This is one of the SADDEST stories ever told in Hollywood. His name is Sylvester Stallone by Lee Jones
By Lee Jones
This is one of the SADDEST stories ever told in Hollywood. His name is Sylvester Stallone. One of the BIGGEST and Most famous American Movie superstars.
Back in the day, Stallone was a struggling actor in every definition. At some point, he got so broke that he stole his wife's jewellery and sold it. Things got so bad that he even ended up homeless. Yes, he slept at the New York bus station for 3 days. Unable to pay rent or afford food. His lowest point came when he tried to sell his dog at the liquor store to any stranger. He didn't have money to feed the dog anymore. He sold it at $25 only.
He says he walked away crying.
Two weeks later,he saw a boxing match between Mohammed Ali and Chuck Wepner and that match gave him the inspiration to write the script for the famous movie,ROCKY. He wrote the script for 20 hours! He tried to sell it and got an offer for $125,000 for the script. But he had just ONE REQUEST. He wanted to STAR in the movie. He wanted to be the MAIN ACTOR. Rocky himself. But the studio said NO. They wanted a REAL STAR.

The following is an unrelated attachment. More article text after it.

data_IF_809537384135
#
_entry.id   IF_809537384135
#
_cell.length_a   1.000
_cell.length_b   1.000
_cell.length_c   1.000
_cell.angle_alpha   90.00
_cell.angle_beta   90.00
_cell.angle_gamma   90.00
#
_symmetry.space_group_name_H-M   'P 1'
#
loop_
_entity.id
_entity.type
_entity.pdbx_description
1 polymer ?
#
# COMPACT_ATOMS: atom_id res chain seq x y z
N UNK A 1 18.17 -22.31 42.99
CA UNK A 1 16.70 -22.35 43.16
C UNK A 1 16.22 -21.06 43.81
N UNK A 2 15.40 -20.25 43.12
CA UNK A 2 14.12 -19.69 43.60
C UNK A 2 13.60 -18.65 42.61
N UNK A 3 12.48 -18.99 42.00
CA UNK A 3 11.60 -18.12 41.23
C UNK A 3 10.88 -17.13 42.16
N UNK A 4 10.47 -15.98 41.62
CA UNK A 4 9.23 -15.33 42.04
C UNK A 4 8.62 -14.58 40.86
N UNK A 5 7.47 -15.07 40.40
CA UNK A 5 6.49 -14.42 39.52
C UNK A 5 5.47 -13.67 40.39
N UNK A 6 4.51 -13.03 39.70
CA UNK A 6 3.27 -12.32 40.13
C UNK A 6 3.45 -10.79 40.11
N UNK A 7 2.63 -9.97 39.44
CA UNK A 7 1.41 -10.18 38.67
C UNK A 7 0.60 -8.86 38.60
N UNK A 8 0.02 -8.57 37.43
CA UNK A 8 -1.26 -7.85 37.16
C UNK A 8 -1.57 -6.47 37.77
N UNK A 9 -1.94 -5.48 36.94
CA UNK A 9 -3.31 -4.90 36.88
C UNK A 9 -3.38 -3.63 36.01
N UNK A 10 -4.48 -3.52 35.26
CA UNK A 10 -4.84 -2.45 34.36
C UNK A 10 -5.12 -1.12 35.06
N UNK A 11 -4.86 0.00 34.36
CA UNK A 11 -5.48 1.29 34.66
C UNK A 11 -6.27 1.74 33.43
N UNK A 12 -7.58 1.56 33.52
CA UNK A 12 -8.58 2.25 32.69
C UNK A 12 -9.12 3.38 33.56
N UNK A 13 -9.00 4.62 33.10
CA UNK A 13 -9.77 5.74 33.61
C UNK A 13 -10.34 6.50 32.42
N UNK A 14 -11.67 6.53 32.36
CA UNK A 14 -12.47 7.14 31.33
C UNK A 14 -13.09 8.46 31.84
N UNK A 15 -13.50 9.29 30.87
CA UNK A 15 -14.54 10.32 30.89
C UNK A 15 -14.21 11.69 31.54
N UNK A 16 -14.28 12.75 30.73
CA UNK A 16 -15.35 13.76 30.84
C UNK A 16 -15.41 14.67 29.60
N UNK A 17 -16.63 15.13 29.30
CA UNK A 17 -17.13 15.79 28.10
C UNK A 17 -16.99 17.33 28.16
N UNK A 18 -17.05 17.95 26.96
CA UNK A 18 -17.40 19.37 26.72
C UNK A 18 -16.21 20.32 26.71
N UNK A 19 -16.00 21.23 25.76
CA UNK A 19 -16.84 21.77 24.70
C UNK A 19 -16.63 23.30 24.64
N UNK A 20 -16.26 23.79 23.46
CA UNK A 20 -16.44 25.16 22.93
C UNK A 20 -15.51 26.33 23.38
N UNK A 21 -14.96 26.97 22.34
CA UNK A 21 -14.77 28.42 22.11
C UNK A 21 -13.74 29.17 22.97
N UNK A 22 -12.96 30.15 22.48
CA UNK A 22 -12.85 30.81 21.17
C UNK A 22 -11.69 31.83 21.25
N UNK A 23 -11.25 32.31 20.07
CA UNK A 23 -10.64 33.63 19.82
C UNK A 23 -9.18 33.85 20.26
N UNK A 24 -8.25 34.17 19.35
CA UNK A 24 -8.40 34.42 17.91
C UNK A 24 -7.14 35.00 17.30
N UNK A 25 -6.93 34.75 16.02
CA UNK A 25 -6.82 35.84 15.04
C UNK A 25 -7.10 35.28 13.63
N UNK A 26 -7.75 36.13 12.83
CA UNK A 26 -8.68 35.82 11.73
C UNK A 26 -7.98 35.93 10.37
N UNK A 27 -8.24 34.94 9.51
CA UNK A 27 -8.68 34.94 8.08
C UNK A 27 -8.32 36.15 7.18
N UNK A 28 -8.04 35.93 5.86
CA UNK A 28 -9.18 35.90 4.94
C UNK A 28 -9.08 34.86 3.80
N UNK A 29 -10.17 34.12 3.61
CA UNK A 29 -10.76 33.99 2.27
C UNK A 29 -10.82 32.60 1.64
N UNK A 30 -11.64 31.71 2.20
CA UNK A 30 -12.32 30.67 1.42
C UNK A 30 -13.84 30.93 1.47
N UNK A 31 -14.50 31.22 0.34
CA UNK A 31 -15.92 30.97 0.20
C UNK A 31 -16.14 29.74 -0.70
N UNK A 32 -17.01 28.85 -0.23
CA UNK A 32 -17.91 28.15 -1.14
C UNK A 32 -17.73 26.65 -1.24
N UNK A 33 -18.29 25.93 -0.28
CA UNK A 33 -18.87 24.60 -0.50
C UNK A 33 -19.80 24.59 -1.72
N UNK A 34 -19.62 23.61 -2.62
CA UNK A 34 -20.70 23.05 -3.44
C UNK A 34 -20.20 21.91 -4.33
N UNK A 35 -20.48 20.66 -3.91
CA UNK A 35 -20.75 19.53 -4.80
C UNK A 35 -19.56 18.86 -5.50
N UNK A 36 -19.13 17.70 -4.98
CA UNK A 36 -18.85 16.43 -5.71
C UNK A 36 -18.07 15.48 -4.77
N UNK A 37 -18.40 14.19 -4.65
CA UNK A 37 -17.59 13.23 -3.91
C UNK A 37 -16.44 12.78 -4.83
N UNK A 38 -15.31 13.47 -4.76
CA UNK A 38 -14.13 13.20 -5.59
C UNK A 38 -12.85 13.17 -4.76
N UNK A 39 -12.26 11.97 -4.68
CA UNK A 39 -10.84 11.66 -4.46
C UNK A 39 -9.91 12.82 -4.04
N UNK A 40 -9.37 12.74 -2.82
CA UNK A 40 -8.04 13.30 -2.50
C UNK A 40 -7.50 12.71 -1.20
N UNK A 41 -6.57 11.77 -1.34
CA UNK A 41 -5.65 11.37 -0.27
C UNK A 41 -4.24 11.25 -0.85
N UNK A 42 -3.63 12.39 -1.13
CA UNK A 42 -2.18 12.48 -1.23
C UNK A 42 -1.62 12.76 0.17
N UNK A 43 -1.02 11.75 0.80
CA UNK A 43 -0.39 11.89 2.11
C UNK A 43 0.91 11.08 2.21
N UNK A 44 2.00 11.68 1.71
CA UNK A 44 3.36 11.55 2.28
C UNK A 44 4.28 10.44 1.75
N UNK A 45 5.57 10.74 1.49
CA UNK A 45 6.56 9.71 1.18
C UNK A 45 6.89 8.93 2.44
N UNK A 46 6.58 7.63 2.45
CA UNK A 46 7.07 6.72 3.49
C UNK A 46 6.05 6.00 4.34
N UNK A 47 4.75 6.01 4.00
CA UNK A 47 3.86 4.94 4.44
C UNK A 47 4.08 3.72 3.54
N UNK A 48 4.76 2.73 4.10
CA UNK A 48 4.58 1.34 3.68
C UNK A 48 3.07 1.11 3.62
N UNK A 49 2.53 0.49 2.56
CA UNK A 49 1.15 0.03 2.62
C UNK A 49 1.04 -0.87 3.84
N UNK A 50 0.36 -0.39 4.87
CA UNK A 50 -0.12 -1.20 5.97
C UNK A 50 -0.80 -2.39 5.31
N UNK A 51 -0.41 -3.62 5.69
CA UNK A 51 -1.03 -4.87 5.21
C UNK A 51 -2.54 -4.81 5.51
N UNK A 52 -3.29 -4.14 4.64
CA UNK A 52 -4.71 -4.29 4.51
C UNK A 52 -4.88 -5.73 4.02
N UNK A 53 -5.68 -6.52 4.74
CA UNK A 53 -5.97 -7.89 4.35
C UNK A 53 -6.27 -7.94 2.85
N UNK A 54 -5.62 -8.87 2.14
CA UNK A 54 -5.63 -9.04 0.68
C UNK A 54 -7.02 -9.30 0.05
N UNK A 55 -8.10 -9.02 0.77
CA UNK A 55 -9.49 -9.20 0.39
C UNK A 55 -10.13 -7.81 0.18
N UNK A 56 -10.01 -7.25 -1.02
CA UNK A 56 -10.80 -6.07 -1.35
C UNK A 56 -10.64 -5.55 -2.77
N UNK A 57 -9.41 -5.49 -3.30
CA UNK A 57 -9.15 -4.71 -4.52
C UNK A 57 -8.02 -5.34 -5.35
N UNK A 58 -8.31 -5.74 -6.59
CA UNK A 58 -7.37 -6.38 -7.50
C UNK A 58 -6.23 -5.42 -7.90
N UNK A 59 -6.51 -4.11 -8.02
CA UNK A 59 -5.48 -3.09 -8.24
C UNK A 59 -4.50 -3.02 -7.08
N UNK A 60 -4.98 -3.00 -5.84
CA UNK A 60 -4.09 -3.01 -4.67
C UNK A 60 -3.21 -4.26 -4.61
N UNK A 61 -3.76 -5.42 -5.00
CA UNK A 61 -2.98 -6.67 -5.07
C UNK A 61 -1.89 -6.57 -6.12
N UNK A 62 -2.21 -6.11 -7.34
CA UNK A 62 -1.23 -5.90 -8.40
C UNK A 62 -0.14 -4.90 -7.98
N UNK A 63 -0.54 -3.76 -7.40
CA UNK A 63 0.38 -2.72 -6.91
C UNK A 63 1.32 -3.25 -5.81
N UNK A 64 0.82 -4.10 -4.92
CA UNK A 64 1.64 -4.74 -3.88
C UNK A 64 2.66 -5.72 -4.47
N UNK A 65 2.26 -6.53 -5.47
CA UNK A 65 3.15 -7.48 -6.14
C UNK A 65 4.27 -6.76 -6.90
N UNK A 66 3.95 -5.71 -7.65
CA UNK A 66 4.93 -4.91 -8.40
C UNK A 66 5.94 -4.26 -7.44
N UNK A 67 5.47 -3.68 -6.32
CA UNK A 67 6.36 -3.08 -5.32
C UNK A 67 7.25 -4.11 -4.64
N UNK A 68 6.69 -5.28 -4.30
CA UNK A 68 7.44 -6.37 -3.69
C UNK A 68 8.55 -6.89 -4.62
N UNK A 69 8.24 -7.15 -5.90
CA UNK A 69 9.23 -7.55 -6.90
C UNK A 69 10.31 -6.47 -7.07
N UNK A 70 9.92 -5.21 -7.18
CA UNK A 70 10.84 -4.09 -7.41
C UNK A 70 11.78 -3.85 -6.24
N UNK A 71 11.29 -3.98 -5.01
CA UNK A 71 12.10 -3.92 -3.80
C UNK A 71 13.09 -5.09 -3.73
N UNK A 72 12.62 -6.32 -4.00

They said he "Looked funny and talked funny". He left with his script. A few weeks later,the studio offered him $250,000 for the script. He refused. They even offered $350,000. He still refused. They wanted his movie. But NOT him. He said NO. He had to be IN THAT MOVIE.
After a while,the studio agreed,gave him $35,000 for the script and let him star in it! The rest is history! The movie won Best Picture, Best Directing and Best Film Editing at the prestigious
Oscar Awards. He was even nominated for BEST ACTOR! The Movie ROCKY was even inducted into the American National Film Registry as one of the greatest movies ever!
And do You know the first thing he bought with the $35,000? THE DOG HE SOLD. Yes,Stallone LOVED HIS DOG SO MUCH that he stood at the liquor store for 3 days waiting for the man he sold